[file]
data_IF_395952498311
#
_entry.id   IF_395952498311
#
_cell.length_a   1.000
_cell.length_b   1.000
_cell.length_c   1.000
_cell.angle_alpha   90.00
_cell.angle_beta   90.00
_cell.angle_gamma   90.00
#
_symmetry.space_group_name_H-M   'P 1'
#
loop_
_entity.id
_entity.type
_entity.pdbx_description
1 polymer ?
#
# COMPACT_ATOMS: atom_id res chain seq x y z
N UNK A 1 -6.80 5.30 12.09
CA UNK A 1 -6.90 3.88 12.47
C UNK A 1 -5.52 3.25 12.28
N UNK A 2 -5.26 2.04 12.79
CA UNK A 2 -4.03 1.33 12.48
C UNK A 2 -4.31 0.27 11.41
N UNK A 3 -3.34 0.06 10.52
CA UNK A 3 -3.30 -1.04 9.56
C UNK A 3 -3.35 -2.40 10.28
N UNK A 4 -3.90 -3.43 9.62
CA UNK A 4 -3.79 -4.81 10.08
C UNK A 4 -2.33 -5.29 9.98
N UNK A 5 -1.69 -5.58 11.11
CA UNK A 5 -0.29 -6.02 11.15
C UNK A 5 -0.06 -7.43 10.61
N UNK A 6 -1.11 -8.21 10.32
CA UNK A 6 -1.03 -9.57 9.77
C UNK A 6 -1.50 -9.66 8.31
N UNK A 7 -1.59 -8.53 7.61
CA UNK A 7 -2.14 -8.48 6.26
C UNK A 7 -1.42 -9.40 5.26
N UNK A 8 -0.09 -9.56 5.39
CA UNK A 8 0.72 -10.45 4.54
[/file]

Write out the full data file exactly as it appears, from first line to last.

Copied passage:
data_IF_395952498311
#
_entry.id   IF_395952498311
#
_cell.length_a   1.000
_cell.length_b   1.000
_cell.length_c   1.000
_cell.angle_alpha   90.00
_cell.angle_beta   90.00
_cell.angle_gamma   90.00
#
_symmetry.space_group_name_H-M   'P 1'
#
loop_
_entity.id
_entity.type
_entity.pdbx_description
1 polymer ?
#
# COMPACT_ATOMS: atom_id res chain seq x y z
N UNK A 1 -6.80 5.30 12.09
CA UNK A 1 -6.90 3.88 12.47
C UNK A 1 -5.52 3.25 12.28
N UNK A 2 -5.26 2.04 12.79
CA UNK A 2 -4.03 1.33 12.48
C UNK A 2 -4.31 0.27 11.41
N UNK A 3 -3.34 0.06 10.52
CA UNK A 3 -3.30 -1.04 9.56
C UNK A 3 -3.35 -2.40 10.28
N UNK A 4 -3.90 -3.43 9.62
CA UNK A 4 -3.79 -4.81 10.08
C UNK A 4 -2.33 -5.29 9.98
N UNK A 5 -1.69 -5.58 11.11
CA UNK A 5 -0.29 -6.02 11.15
C UNK A 5 -0.06 -7.43 10.61
N UNK A 6 -1.11 -8.21 10.32
CA UNK A 6 -1.03 -9.57 9.77
C UNK A 6 -1.50 -9.66 8.31
N UNK A 7 -1.59 -8.53 7.61
CA UNK A 7 -2.14 -8.48 6.26
C UNK A 7 -1.42 -9.40 5.26
N UNK A 8 -0.09 -9.56 5.39
CA UNK A 8 0.72 -10.45 4.54